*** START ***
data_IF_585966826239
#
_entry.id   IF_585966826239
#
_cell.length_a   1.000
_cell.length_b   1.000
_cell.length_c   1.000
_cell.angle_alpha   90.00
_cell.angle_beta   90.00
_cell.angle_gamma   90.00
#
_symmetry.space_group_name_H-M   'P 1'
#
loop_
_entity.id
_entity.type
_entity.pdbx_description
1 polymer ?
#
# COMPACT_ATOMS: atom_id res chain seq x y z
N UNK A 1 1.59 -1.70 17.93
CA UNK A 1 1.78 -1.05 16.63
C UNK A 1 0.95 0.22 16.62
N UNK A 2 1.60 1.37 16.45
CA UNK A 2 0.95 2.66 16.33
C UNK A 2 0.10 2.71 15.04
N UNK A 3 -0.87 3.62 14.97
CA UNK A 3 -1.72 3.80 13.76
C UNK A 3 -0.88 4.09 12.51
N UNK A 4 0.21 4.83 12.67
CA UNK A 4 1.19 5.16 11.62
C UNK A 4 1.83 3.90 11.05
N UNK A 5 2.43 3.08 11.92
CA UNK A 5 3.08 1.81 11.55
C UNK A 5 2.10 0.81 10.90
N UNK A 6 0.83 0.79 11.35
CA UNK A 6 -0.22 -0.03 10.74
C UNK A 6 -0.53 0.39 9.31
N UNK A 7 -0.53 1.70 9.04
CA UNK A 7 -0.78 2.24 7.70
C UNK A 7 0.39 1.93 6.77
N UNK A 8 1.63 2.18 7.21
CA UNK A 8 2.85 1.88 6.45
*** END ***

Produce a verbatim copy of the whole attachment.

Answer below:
data_IF_585966826239
#
_entry.id   IF_585966826239
#
_cell.length_a   1.000
_cell.length_b   1.000
_cell.length_c   1.000
_cell.angle_alpha   90.00
_cell.angle_beta   90.00
_cell.angle_gamma   90.00
#
_symmetry.space_group_name_H-M   'P 1'
#
loop_
_entity.id
_entity.type
_entity.pdbx_description
1 polymer ?
#
# COMPACT_ATOMS: atom_id res chain seq x y z
N UNK A 1 1.59 -1.70 17.93
CA UNK A 1 1.78 -1.05 16.63
C UNK A 1 0.95 0.22 16.62
N UNK A 2 1.60 1.37 16.45
CA UNK A 2 0.95 2.66 16.33
C UNK A 2 0.10 2.71 15.04
N UNK A 3 -0.87 3.62 14.97
CA UNK A 3 -1.72 3.80 13.76
C UNK A 3 -0.88 4.09 12.51
N UNK A 4 0.21 4.83 12.67
CA UNK A 4 1.19 5.16 11.62
C UNK A 4 1.83 3.90 11.05
N UNK A 5 2.43 3.08 11.92
CA UNK A 5 3.08 1.81 11.55
C UNK A 5 2.10 0.81 10.90
N UNK A 6 0.83 0.79 11.35
CA UNK A 6 -0.22 -0.03 10.74
C UNK A 6 -0.53 0.39 9.31
N UNK A 7 -0.53 1.70 9.04
CA UNK A 7 -0.78 2.24 7.70
C UNK A 7 0.39 1.93 6.77
N UNK A 8 1.63 2.18 7.21
CA UNK A 8 2.85 1.88 6.45